Ghana’s Flagstaff House has been selected as the 10th Most Beautiful Presidential Palace in the world. Presidential palaces are usually one of a city’s most impressive aesthetic highlights for both citizens and tourists alike. These palaces have unique architectural beauty.
In cases like White House in the United States which was selected as the world’s best presidential palace, they served as the backdrop for some of their country’s most memorable historic events, whereas others, such as the Flagstaff House in Accra, was inaugurated a mere seven years ago.
The Flagstaff House serves as a residence and office of the President of Ghana. The breathtaking site was reconstructed and inaugurated by the government of John Agyekum Kufour in November 2008. The cost of the construction was around $45-50 million and was overseen by an Indian contractor.
The compilation done by the theestle.net said the Flagstaff House is built on the site of a building which was constructed and used for administrative purposes by the British Gold Coast Government.
The previous seat of the government of Ghana was the Osu Castle.
White House, Washington D.C. (United States)
The White House is the official residence and principal workplace of the President of the United States, located in Washington, D.C. It has been the residence of every U.S. President since John Adams in 1800. This building is built with white-painted Aquia Creek sandstone in the neoclassical style.
Presidential Palace, Dushanbe (Tajikistan)
The President of Tajikistan is the Head of State and highest position within the government of Tajikistan. He resides in the Tajik Presidential Palace which is also known as the Palace of Unity and Vahdat Palace, located in Dushanbe.
Ak Orda Presidential Palace, Astana (Kazakhstan)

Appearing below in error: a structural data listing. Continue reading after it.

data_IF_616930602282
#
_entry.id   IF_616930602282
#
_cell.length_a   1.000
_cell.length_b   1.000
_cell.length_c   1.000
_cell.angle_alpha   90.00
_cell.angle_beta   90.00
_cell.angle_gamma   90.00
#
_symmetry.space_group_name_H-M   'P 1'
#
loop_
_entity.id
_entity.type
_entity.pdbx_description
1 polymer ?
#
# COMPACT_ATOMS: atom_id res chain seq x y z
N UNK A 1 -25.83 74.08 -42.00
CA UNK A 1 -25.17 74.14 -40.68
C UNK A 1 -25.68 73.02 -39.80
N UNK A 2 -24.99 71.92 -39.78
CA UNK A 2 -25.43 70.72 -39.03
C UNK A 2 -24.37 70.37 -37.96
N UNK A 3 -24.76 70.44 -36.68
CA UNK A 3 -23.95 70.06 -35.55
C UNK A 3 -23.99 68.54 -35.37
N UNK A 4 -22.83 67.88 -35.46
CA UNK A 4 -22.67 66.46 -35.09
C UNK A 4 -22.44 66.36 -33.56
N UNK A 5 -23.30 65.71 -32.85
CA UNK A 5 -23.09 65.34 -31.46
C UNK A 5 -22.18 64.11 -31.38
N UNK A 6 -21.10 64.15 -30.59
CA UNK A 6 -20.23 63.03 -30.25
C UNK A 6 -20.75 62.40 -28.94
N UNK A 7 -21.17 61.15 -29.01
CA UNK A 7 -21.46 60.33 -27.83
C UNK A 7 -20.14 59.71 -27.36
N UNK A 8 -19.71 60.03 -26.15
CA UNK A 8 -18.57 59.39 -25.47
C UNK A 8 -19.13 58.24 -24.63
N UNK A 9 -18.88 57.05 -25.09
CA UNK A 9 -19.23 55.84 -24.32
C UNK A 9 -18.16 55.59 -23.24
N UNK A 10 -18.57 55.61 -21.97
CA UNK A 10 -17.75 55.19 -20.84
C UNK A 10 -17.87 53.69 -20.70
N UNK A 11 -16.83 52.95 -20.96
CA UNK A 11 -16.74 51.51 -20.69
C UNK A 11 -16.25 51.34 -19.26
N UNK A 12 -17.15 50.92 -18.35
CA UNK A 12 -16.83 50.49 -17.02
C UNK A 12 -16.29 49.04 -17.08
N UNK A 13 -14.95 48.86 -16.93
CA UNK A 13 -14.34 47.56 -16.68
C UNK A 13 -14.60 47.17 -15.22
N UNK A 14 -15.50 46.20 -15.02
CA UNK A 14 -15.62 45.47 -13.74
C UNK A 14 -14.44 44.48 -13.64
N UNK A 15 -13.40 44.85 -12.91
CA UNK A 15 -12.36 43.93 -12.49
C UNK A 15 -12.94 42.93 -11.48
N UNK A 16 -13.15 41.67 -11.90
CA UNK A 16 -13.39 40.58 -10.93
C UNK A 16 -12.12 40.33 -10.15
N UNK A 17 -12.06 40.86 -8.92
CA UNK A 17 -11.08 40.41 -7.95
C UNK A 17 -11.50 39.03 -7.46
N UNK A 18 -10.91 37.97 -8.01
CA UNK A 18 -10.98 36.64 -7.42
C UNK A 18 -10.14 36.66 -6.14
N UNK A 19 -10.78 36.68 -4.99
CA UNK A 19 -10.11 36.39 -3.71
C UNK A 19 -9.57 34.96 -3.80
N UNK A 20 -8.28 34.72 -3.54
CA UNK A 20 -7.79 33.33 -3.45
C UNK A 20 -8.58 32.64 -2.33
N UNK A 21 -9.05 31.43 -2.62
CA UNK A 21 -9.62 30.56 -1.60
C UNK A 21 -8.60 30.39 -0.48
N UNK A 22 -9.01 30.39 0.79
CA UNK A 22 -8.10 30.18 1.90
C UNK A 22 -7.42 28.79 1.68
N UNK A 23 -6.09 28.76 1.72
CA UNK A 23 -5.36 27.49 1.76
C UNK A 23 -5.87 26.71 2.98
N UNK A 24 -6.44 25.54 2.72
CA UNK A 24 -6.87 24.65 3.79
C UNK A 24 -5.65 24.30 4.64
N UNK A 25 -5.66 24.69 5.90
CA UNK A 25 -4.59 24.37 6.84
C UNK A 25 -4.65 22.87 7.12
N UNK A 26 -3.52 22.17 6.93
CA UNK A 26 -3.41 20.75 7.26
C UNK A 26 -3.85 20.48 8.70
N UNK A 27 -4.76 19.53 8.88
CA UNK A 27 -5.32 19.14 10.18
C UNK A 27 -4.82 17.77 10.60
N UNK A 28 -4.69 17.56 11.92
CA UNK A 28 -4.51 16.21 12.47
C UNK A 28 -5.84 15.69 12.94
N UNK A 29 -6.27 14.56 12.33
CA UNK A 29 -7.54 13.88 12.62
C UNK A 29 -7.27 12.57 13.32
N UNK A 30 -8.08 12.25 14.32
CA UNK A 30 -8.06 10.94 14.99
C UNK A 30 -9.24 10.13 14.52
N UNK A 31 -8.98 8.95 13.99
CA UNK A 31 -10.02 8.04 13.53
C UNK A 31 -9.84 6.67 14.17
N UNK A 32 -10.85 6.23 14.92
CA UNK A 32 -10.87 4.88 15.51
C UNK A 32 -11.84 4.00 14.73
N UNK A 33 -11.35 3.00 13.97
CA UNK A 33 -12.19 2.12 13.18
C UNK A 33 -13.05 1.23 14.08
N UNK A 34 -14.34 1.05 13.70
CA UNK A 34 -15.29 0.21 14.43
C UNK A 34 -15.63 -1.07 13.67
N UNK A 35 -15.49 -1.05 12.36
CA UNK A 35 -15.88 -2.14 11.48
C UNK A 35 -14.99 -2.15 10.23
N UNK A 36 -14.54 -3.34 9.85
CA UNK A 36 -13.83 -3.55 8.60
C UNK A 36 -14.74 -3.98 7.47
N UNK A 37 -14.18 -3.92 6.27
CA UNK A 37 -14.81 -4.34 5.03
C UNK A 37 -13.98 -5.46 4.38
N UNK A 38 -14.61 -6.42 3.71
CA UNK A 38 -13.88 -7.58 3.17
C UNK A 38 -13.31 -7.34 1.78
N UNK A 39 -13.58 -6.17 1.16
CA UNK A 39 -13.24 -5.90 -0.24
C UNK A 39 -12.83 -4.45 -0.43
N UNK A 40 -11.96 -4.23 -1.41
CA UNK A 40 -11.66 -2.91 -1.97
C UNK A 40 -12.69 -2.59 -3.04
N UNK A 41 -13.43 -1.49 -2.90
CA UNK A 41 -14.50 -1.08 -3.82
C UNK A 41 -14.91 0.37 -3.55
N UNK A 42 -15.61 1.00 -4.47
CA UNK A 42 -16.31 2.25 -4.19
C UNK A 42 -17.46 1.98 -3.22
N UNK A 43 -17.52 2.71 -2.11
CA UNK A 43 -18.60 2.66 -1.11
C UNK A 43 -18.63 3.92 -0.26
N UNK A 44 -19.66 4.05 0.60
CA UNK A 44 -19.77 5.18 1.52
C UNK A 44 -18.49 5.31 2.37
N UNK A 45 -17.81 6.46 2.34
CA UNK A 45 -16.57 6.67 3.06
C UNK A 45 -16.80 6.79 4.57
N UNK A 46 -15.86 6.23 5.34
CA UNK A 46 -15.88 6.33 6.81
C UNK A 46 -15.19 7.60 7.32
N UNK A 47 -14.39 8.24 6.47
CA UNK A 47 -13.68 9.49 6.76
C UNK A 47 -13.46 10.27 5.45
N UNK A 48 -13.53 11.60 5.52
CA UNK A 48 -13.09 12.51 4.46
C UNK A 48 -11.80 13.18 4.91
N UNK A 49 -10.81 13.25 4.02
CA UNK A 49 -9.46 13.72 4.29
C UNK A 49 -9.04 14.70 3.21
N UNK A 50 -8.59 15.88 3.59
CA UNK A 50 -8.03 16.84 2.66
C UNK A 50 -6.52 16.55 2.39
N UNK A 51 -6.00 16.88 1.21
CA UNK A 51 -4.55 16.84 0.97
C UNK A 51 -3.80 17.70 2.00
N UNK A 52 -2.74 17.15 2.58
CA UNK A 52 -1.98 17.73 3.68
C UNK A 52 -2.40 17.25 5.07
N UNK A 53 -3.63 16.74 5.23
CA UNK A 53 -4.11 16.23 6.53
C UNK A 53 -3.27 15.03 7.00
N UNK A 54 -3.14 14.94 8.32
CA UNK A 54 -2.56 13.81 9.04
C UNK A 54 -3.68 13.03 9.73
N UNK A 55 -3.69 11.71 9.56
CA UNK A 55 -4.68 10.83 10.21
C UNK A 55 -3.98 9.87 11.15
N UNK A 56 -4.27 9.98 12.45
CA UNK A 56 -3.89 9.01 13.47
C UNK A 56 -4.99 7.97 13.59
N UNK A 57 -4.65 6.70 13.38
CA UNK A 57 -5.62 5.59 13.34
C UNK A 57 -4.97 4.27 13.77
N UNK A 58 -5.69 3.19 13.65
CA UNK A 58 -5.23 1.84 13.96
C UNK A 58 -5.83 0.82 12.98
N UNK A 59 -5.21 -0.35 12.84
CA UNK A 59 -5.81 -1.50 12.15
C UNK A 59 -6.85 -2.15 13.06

The Akorda (Kazakh “the white horde”) Presidential Palace is the official workplace of the President of Kazakhstan, located in the capital city of Astana. Akorda Presidential Palace was built within three years, and officially opened in 2004. It was built by the Mabetex group; founded by Behgjet Pacolli 3rd President of Kosovo and 1st Deputy Prime Minister of Kosovo.
Situated on the left bank of the Ishim (Esil) River, it is the president’s place of work and houses the staff of the Presidential Administration; it is not the president’s place of residence.
The palace includes a blue and gold dome topped with a spire. This golden statue atop the dome includes a sun with 32 rays at its apex, and also includes a steppe eagle flying beneath the sun.
This presidential palace is the official workplace of the President of Kazakhstan. Located in the capital city of Astana, this palace is 80 meters tall and houses the staff of the presidential administration. The palace looks beautiful with its blue and gold dome. The color gold features prominently throughout the complex and twenty-one types of marble were used for the floor patterns.
Presidential Palace, Abu Dhabi (UAE)
The insane-looking rendering, which shows off a main palace (expected to total more than 2M square feet), smaller palaces, villas, and a smattering of other outbuildings and amenities.
The compound will sit in good, sweet, ostentatious company beside the Emirates Palace Hotel, which made a name for itself around the holidays by hosting a Christmas tree dripping in $11M worth of jewelry.